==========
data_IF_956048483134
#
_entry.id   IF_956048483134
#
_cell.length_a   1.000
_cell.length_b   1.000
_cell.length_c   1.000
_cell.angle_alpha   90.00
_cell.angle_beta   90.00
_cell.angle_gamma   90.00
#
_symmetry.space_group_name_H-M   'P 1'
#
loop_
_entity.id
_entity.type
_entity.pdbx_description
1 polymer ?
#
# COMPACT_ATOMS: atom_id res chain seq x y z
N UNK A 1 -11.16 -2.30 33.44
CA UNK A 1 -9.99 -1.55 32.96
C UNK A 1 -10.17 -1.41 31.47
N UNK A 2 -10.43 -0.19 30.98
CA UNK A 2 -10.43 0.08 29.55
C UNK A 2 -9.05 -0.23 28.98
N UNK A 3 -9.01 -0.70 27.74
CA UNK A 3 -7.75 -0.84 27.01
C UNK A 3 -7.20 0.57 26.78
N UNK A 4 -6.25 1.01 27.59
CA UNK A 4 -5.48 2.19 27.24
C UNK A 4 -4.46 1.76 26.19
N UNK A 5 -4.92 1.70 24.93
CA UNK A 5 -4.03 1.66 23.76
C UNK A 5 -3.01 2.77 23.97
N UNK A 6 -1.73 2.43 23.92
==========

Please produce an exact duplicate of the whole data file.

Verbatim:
data_IF_956048483134
#
_entry.id   IF_956048483134
#
_cell.length_a   1.000
_cell.length_b   1.000
_cell.length_c   1.000
_cell.angle_alpha   90.00
_cell.angle_beta   90.00
_cell.angle_gamma   90.00
#
_symmetry.space_group_name_H-M   'P 1'
#
loop_
_entity.id
_entity.type
_entity.pdbx_description
1 polymer ?
#
# COMPACT_ATOMS: atom_id res chain seq x y z
N UNK A 1 -11.16 -2.30 33.44
CA UNK A 1 -9.99 -1.55 32.96
C UNK A 1 -10.17 -1.41 31.47
N UNK A 2 -10.43 -0.19 30.98
CA UNK A 2 -10.43 0.08 29.55
C UNK A 2 -9.05 -0.23 28.98
N UNK A 3 -9.01 -0.70 27.74
CA UNK A 3 -7.75 -0.84 27.01
C UNK A 3 -7.20 0.57 26.78
N UNK A 4 -6.25 1.01 27.59
CA UNK A 4 -5.48 2.19 27.24
C UNK A 4 -4.46 1.76 26.19
N UNK A 5 -4.92 1.70 24.93
CA UNK A 5 -4.03 1.66 23.76
C UNK A 5 -3.01 2.77 23.97
N UNK A 6 -1.73 2.43 23.92